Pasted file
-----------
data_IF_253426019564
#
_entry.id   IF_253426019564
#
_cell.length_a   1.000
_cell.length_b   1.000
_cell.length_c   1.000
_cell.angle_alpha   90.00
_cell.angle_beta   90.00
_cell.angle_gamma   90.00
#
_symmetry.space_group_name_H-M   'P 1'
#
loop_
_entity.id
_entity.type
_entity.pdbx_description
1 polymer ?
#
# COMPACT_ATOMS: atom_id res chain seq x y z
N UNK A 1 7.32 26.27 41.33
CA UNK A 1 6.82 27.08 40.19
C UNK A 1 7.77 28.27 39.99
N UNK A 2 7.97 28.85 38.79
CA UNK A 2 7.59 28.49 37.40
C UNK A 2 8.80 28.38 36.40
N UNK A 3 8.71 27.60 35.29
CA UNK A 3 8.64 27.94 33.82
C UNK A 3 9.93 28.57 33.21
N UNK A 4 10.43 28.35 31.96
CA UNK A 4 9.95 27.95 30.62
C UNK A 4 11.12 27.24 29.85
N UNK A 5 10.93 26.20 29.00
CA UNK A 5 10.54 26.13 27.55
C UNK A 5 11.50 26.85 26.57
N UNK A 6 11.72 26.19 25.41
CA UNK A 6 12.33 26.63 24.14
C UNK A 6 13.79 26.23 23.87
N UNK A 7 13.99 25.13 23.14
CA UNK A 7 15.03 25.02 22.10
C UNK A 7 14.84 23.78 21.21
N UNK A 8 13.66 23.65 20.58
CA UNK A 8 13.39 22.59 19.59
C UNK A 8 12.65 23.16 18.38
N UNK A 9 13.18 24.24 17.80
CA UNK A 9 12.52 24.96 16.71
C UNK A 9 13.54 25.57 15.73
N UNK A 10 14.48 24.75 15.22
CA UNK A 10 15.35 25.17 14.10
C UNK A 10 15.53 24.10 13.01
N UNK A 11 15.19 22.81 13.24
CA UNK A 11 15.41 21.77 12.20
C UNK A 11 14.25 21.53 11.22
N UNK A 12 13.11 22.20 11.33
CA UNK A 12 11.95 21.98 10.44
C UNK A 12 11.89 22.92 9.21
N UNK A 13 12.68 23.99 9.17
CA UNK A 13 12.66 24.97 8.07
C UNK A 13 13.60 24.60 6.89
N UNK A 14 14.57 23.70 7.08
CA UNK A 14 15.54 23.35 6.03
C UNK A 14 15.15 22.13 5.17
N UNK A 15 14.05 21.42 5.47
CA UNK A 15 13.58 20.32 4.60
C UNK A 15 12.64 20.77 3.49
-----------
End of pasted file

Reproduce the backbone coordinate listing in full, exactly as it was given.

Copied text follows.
data_IF_253426019564
#
_entry.id   IF_253426019564
#
_cell.length_a   1.000
_cell.length_b   1.000
_cell.length_c   1.000
_cell.angle_alpha   90.00
_cell.angle_beta   90.00
_cell.angle_gamma   90.00
#
_symmetry.space_group_name_H-M   'P 1'
#
loop_
_entity.id
_entity.type
_entity.pdbx_description
1 polymer ?
#
# COMPACT_ATOMS: atom_id res chain seq x y z
N UNK A 1 7.32 26.27 41.33
CA UNK A 1 6.82 27.08 40.19
C UNK A 1 7.77 28.27 39.99
N UNK A 2 7.97 28.85 38.79
CA UNK A 2 7.59 28.49 37.40
C UNK A 2 8.80 28.38 36.40
N UNK A 3 8.71 27.60 35.29
CA UNK A 3 8.64 27.94 33.82
C UNK A 3 9.93 28.57 33.21
N UNK A 4 10.43 28.35 31.96
CA UNK A 4 9.95 27.95 30.62
C UNK A 4 11.12 27.24 29.85
N UNK A 5 10.93 26.20 29.00
CA UNK A 5 10.54 26.13 27.55
C UNK A 5 11.50 26.85 26.57
N UNK A 6 11.72 26.19 25.41
CA UNK A 6 12.33 26.63 24.14
C UNK A 6 13.79 26.23 23.87
N UNK A 7 13.99 25.13 23.14
CA UNK A 7 15.03 25.02 22.10
C UNK A 7 14.84 23.78 21.21
N UNK A 8 13.66 23.65 20.58
CA UNK A 8 13.39 22.59 19.59
C UNK A 8 12.65 23.16 18.38
N UNK A 9 13.18 24.24 17.80
CA UNK A 9 12.52 24.96 16.71
C UNK A 9 13.54 25.57 15.73
N UNK A 10 14.48 24.75 15.22
CA UNK A 10 15.35 25.17 14.10
C UNK A 10 15.53 24.10 13.01
N UNK A 11 15.19 22.81 13.24
CA UNK A 11 15.41 21.77 12.20
C UNK A 11 14.25 21.53 11.22
N UNK A 12 13.11 22.20 11.33
CA UNK A 12 11.95 21.98 10.44
C UNK A 12 11.89 22.92 9.21
N UNK A 13 12.68 23.99 9.17
CA UNK A 13 12.66 24.97 8.07
C UNK A 13 13.60 24.60 6.89
N UNK A 14 14.57 23.70 7.08
CA UNK A 14 15.54 23.35 6.03
C UNK A 14 15.15 22.13 5.17
N UNK A 15 14.05 21.42 5.47
CA UNK A 15 13.58 20.32 4.60
C UNK A 15 12.64 20.77 3.49